Although the annual conference is due in January, it is likely to be held in March to give the NEC time to wind up its affairs, he said. Even then, Mr Metsing’s position would not be contested at that conference while other NEC posts were up for grabs, he added.

“The letters from the constituency committees don’t bear the official stamps as expected in such situations. Secondly, they did not follow the correct procedure to seek a special conference as provided for by the party constitution,” Mr Ratšele said.

“For the party to have a special conference, this must be initiated by the branches which in turn communicate with their constituencies. Two thirds of the constituency committee members should agree on the need for such a conference.

“All this was not followed. No office holder should influence other members to rebel against the party. By the look of things, this rebellion has Sekata written all over it because he is unhappy with the appointment of Mr Monatsi as Senator. These people were organised and influenced by Sekata.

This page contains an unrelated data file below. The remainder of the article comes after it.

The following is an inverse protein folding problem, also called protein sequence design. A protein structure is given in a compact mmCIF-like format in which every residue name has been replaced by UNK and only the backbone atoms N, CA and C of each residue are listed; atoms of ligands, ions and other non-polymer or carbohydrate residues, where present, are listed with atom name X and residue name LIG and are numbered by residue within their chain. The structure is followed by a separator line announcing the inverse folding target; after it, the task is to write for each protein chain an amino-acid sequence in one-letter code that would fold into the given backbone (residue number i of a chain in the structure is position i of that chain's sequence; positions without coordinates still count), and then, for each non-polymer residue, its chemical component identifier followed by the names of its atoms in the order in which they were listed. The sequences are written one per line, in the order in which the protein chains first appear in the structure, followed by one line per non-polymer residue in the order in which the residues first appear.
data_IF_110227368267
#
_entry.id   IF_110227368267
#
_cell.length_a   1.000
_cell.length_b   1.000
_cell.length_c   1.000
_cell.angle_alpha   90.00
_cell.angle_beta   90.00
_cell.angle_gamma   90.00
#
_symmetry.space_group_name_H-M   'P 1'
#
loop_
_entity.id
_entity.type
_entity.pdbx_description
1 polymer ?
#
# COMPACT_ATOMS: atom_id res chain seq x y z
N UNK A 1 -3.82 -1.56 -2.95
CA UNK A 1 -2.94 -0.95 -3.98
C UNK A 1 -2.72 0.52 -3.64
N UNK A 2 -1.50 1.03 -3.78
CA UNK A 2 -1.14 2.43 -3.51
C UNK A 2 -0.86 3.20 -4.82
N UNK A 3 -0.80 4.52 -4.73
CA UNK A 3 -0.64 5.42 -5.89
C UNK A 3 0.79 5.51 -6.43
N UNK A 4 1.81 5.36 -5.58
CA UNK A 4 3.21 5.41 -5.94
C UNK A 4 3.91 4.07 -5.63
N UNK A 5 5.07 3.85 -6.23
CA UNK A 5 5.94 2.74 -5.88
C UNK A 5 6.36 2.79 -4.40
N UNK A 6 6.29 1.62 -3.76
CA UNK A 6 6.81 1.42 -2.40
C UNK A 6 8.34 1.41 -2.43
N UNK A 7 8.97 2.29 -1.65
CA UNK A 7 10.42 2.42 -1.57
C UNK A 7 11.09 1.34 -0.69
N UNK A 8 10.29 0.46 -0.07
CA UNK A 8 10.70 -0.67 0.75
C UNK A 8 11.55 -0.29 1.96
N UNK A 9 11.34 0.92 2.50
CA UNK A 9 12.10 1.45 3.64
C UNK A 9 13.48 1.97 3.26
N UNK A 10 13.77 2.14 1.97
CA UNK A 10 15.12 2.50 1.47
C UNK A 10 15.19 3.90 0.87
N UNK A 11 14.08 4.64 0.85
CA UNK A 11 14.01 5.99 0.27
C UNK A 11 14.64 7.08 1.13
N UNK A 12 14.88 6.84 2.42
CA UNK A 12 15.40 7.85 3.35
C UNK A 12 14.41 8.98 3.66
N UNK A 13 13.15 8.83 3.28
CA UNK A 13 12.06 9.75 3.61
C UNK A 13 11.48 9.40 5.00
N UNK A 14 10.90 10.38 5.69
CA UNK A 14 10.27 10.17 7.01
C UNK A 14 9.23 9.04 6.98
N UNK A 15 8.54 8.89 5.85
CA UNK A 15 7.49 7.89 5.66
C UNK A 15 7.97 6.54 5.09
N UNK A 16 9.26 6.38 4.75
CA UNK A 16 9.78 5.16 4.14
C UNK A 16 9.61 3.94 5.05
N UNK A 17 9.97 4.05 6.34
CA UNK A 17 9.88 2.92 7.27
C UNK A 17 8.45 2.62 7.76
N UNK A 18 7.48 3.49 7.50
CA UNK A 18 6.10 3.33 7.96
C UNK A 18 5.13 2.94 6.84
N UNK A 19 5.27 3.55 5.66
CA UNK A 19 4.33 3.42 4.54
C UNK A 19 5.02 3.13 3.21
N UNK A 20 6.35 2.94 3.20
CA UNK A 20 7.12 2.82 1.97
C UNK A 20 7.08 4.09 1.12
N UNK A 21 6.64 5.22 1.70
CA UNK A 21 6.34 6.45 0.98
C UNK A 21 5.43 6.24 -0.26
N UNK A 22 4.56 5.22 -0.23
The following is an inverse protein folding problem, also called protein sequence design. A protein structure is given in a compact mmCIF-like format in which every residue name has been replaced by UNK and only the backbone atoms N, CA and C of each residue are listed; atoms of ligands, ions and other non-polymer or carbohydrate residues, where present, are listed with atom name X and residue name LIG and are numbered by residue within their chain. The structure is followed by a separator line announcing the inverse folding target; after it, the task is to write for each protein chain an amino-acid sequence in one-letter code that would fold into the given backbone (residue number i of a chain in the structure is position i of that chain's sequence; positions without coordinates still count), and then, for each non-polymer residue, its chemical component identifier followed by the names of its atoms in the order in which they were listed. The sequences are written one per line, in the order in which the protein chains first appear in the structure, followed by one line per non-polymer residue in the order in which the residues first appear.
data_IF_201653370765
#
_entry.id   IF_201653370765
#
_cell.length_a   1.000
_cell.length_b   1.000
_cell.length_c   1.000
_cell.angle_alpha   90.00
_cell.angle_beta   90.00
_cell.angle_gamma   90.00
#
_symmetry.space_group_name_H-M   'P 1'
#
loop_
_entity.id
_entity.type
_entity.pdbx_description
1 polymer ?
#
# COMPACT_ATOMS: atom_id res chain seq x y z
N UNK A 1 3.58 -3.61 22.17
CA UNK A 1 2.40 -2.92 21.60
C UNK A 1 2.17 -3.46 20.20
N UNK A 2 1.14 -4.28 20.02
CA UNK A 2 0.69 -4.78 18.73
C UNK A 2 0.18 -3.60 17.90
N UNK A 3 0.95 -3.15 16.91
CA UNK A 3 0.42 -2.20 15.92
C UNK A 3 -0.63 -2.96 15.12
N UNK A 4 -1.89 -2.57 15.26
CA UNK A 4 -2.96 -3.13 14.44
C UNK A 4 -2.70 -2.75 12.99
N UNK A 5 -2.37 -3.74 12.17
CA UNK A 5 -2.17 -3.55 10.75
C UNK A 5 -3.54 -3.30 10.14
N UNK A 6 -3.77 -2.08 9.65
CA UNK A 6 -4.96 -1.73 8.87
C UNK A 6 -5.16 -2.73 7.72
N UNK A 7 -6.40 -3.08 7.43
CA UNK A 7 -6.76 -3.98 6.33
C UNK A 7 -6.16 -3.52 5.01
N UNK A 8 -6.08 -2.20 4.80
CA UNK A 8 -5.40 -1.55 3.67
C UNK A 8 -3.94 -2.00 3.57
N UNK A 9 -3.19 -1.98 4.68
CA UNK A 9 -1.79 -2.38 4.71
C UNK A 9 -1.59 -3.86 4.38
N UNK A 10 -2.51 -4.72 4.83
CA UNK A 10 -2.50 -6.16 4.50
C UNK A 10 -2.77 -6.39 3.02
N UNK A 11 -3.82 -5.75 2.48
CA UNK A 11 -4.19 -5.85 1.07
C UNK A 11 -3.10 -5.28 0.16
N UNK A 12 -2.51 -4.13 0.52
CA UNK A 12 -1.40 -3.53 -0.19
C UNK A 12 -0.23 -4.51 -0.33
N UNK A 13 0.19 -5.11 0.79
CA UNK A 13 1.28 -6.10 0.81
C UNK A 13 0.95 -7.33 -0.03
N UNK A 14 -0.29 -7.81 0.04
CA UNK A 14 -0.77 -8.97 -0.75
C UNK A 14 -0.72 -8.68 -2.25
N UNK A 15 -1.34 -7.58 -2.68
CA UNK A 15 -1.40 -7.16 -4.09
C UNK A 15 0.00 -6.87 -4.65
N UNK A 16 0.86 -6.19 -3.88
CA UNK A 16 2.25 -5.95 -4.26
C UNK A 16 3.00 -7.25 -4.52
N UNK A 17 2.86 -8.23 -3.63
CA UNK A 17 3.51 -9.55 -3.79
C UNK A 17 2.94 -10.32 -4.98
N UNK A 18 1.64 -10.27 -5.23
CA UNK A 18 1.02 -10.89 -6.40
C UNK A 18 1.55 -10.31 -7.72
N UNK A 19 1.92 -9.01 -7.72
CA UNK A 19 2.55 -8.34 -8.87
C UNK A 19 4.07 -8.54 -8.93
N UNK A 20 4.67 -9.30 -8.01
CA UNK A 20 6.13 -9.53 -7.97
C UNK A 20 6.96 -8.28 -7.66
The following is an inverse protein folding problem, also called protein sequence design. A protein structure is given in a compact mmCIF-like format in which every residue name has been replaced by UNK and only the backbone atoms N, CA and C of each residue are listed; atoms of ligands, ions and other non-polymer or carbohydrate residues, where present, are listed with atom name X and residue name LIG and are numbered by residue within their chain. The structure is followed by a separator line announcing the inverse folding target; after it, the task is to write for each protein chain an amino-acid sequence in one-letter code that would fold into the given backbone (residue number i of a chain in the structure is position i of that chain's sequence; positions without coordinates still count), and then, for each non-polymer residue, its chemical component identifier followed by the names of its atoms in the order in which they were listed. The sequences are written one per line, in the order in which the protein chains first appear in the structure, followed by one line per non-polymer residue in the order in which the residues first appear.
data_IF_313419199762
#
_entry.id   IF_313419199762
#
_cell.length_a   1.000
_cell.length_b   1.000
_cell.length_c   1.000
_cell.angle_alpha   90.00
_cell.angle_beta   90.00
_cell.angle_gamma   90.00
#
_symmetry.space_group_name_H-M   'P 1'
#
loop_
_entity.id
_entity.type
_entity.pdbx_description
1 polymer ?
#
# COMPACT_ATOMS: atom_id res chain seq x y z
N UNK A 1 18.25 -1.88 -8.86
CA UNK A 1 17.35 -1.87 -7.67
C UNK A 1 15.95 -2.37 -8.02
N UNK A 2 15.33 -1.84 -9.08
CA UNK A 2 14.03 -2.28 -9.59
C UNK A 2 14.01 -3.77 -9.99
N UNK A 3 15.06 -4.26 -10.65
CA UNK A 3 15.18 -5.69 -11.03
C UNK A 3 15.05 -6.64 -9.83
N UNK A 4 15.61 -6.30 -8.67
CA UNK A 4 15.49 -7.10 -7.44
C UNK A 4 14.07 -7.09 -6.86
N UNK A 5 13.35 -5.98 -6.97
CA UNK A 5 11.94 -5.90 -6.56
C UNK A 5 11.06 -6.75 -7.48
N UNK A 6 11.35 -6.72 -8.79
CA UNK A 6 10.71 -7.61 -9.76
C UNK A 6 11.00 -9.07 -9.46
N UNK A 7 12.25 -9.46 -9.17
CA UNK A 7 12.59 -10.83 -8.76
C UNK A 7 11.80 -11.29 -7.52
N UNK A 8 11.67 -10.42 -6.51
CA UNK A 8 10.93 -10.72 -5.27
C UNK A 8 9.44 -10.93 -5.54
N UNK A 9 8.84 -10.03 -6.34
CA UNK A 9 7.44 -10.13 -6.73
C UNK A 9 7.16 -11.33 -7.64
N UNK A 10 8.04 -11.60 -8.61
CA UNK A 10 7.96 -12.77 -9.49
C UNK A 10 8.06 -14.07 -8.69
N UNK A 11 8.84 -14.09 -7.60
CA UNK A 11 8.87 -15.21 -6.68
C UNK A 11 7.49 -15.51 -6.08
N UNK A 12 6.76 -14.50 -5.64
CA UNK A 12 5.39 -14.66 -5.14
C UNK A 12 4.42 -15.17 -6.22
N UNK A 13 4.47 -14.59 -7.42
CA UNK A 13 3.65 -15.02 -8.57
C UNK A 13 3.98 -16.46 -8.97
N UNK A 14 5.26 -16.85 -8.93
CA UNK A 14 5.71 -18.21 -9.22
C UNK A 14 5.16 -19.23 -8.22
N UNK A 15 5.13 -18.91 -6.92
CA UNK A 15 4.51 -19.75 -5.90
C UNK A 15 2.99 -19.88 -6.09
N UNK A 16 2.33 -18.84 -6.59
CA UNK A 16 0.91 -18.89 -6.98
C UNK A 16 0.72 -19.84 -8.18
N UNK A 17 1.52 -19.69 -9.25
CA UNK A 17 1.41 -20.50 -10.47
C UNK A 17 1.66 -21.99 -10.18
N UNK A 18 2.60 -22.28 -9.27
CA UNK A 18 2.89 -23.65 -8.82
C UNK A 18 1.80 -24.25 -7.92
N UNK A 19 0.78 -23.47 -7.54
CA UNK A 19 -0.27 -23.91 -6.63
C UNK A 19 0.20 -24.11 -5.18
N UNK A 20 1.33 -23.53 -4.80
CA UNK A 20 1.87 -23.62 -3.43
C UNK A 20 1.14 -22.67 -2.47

“The current NEC’s tenure ends next month but we might just remain in office for an extra two months to enable us to wrap things up and prepare for the annual conference. However, the leader’s post will not be contested as he still has two more years to go. But the rest of us are vulnerable because our posts are up for grabs,” Mr Ratšele said.

He said they would only respond to Mr Sekata’s letter after he had couched his demands in “clear terms”, citing the relevant clauses of the LCD constitution which he claims entitled the secretary general to be nominated to Senate ahead of everyone else except the leader and deputy leader.

“We haven’t responded to Sekata’s letter of demand because we need him to couch his letter in a clear way and cite the clause of the constitution on which he is basing his argument to be nominated. Nevertheless, he should know that it is the prerogative of the leader to choose who gets to be appointed to the Senate. The leader can do that unilaterally,” Mr Ratšele said.